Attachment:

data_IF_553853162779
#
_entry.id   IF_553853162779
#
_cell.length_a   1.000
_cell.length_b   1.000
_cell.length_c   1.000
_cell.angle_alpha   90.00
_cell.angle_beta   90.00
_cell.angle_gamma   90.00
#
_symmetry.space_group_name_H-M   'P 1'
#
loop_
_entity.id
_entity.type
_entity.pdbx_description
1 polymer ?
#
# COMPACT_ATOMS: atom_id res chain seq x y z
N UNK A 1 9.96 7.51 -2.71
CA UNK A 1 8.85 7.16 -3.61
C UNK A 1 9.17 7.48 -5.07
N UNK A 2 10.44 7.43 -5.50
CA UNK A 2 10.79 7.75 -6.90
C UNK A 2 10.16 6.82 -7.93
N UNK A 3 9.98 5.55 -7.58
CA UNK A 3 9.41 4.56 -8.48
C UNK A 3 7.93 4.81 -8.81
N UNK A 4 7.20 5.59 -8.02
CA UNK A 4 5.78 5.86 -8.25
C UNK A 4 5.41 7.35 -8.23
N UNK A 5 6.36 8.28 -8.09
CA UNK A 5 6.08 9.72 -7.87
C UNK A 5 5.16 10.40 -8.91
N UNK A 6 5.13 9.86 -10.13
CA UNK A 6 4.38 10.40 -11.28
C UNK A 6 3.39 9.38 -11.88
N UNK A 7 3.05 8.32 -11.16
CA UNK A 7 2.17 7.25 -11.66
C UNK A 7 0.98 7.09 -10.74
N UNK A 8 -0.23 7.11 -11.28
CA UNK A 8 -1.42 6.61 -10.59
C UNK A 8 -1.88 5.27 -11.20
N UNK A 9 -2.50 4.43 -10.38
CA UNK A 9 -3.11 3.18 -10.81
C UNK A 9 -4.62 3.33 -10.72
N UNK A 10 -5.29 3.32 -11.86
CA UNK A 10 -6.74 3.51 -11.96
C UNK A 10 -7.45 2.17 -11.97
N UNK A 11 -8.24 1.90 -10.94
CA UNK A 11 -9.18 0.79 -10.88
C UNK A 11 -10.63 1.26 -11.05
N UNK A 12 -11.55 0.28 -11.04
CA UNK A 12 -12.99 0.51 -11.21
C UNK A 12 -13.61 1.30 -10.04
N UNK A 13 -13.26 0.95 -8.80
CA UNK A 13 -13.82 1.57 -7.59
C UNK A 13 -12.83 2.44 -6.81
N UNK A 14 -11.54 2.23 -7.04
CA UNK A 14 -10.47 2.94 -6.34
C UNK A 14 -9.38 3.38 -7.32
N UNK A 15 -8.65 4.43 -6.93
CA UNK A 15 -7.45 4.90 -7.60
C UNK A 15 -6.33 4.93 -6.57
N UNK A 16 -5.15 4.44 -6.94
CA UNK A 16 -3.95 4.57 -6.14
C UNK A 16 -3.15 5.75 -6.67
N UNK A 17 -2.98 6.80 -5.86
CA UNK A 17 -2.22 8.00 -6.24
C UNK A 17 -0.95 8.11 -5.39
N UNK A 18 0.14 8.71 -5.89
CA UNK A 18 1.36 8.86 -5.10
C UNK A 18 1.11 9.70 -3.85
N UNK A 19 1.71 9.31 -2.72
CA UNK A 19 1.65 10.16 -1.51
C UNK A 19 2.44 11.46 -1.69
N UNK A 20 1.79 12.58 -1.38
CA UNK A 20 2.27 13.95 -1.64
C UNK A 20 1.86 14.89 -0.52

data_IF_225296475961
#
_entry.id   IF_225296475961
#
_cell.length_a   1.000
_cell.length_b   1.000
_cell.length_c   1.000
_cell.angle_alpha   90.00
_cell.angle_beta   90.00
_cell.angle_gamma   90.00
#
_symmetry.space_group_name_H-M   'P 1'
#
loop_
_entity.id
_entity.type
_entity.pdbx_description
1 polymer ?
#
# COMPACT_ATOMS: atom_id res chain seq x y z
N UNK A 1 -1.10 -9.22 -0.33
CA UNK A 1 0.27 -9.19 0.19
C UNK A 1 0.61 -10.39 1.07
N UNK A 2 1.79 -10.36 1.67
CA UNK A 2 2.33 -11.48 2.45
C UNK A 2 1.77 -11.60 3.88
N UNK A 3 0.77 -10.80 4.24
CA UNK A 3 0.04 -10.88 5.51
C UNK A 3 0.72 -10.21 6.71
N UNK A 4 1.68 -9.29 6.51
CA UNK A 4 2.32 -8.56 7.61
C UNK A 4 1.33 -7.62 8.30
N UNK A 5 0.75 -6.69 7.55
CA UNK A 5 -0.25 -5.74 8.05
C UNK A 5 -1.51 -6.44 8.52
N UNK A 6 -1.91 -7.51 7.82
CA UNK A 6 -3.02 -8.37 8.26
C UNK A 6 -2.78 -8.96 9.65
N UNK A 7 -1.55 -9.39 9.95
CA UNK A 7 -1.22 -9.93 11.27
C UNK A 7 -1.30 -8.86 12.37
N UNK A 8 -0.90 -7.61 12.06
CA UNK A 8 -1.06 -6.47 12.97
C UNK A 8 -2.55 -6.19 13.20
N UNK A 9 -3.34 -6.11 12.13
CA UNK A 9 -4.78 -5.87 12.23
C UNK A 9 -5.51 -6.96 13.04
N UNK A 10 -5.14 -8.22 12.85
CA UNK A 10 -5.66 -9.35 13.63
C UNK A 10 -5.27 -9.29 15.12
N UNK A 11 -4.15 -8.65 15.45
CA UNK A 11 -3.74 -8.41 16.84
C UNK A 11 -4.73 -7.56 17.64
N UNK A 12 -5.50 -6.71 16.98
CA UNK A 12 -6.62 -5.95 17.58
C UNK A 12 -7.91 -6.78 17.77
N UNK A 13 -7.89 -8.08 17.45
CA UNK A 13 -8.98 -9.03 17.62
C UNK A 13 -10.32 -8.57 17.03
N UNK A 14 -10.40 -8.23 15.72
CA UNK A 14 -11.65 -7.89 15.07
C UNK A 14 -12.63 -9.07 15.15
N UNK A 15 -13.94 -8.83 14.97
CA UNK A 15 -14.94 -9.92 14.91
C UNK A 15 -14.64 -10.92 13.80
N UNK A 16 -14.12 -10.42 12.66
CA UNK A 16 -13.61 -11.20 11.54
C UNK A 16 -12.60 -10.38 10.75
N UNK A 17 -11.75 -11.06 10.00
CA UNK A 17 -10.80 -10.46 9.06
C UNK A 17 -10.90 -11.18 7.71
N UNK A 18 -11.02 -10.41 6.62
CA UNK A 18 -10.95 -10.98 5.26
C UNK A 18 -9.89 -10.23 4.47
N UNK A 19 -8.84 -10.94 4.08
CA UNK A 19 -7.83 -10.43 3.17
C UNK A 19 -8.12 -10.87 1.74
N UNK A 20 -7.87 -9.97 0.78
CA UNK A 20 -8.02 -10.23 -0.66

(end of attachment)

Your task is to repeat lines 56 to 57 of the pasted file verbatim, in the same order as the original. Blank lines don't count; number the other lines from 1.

C UNK A 12 -13.61 1.30 -10.04
N UNK A 13 -13.26 0.95 -8.80